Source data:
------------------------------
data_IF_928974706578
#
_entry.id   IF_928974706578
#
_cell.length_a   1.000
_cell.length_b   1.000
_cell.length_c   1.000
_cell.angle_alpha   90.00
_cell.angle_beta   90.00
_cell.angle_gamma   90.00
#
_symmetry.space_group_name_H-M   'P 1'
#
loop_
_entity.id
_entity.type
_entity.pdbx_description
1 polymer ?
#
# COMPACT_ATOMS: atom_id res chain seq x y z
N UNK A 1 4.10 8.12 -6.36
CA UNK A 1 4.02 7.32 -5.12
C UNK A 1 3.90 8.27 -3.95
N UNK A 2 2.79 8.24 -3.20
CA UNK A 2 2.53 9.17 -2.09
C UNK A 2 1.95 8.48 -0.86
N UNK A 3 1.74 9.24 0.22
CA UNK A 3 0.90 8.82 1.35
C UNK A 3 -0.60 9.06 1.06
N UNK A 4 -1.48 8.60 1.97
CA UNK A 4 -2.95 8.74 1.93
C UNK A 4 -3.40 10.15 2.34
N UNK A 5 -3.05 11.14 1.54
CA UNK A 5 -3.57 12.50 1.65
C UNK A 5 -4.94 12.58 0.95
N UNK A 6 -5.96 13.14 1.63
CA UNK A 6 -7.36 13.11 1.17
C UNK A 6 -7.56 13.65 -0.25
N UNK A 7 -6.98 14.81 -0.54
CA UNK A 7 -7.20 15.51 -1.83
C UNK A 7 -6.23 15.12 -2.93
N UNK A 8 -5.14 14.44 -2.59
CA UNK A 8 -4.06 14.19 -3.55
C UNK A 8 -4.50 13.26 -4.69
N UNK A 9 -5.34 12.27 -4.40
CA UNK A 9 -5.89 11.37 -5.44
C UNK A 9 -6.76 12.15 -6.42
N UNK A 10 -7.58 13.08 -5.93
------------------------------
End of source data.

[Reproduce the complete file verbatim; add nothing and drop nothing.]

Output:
data_IF_928974706578
#
_entry.id   IF_928974706578
#
_cell.length_a   1.000
_cell.length_b   1.000
_cell.length_c   1.000
_cell.angle_alpha   90.00
_cell.angle_beta   90.00
_cell.angle_gamma   90.00
#
_symmetry.space_group_name_H-M   'P 1'
#
loop_
_entity.id
_entity.type
_entity.pdbx_description
1 polymer ?
#
# COMPACT_ATOMS: atom_id res chain seq x y z
N UNK A 1 4.10 8.12 -6.36
CA UNK A 1 4.02 7.32 -5.12
C UNK A 1 3.90 8.27 -3.95
N UNK A 2 2.79 8.24 -3.20
CA UNK A 2 2.53 9.17 -2.09
C UNK A 2 1.95 8.48 -0.86
N UNK A 3 1.74 9.24 0.22
CA UNK A 3 0.90 8.82 1.35
C UNK A 3 -0.60 9.06 1.06
N UNK A 4 -1.48 8.60 1.97
CA UNK A 4 -2.95 8.74 1.93
C UNK A 4 -3.40 10.15 2.34
N UNK A 5 -3.05 11.14 1.54
CA UNK A 5 -3.57 12.50 1.65
C UNK A 5 -4.94 12.58 0.95
N UNK A 6 -5.96 13.14 1.63
CA UNK A 6 -7.36 13.11 1.17
C UNK A 6 -7.56 13.65 -0.25
N UNK A 7 -6.98 14.81 -0.54
CA UNK A 7 -7.20 15.51 -1.83
C UNK A 7 -6.23 15.12 -2.93
N UNK A 8 -5.14 14.44 -2.59
CA UNK A 8 -4.06 14.19 -3.55
C UNK A 8 -4.50 13.26 -4.69
N UNK A 9 -5.34 12.27 -4.40
CA UNK A 9 -5.89 11.37 -5.44
C UNK A 9 -6.76 12.15 -6.42
N UNK A 10 -7.58 13.08 -5.93